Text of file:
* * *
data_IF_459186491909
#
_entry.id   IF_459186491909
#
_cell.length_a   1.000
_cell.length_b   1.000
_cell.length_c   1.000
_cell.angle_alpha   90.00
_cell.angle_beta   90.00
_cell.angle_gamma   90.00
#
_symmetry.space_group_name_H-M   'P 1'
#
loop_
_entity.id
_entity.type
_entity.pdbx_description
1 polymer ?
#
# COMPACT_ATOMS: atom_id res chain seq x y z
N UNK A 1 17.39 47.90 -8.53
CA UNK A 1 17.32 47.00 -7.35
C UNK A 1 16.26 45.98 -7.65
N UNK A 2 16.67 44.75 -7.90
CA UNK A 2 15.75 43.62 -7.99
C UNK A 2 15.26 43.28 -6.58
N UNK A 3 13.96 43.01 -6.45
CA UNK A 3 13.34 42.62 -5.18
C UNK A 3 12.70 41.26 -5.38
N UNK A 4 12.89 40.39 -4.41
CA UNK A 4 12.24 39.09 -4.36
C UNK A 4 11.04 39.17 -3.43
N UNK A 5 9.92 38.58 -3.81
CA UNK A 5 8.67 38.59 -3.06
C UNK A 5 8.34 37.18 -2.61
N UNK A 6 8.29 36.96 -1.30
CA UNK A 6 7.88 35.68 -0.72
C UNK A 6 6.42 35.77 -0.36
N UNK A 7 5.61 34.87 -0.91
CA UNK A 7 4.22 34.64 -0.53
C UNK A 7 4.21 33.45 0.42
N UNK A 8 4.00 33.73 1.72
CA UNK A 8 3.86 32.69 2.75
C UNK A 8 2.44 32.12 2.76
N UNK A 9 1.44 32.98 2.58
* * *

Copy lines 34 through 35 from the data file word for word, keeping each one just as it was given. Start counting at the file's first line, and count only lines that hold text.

CA UNK A 5 8.67 38.59 -3.06
C UNK A 5 8.34 37.18 -2.61